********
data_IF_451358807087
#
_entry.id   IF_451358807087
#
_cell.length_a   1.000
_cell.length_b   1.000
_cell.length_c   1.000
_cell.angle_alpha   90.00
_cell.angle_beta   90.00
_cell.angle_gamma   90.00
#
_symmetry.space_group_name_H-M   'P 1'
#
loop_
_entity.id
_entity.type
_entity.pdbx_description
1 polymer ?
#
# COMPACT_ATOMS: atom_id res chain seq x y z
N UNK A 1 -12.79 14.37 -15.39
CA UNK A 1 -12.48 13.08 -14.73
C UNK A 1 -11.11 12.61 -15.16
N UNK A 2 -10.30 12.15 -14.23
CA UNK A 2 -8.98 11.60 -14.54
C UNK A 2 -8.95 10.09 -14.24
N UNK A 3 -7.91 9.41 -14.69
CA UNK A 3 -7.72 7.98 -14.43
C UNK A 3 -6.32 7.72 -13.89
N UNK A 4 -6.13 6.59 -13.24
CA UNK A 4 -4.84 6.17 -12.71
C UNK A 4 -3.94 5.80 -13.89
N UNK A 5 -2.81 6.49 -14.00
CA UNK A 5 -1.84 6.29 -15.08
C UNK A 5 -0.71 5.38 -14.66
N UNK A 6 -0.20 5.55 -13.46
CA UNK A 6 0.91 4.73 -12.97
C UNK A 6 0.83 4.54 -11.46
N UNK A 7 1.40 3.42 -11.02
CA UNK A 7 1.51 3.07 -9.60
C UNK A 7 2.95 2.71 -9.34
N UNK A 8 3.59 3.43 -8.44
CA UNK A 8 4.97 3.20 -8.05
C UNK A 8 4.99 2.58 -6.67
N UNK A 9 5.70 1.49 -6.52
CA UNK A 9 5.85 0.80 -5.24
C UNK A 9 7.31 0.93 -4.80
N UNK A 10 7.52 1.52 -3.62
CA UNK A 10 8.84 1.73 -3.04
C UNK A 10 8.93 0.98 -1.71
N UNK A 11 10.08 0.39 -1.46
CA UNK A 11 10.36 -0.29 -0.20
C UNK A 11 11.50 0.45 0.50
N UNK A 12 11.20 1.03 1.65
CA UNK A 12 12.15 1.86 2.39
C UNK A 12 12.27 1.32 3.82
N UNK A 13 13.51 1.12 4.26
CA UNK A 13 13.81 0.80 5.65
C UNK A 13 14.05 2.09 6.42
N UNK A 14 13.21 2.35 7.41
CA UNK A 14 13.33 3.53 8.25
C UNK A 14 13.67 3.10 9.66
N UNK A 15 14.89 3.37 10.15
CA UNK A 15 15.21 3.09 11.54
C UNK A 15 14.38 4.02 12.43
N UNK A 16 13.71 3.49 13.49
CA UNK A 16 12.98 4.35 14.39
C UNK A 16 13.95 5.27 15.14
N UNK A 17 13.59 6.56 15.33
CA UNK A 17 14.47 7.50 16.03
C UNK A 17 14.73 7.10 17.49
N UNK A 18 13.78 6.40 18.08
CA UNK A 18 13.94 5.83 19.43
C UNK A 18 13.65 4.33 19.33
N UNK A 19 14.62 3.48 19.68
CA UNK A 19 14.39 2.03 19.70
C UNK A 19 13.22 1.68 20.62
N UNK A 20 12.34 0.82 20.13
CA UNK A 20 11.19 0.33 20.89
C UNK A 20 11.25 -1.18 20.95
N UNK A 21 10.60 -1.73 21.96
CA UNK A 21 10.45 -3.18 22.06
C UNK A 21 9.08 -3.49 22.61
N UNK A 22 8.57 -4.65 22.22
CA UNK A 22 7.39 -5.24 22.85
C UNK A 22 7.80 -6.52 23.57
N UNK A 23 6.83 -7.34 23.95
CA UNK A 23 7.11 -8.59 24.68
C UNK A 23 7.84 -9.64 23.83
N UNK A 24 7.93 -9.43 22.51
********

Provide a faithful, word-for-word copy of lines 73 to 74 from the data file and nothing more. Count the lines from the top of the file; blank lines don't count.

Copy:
CA UNK A 18 13.94 5.83 19.43
C UNK A 18 13.65 4.33 19.33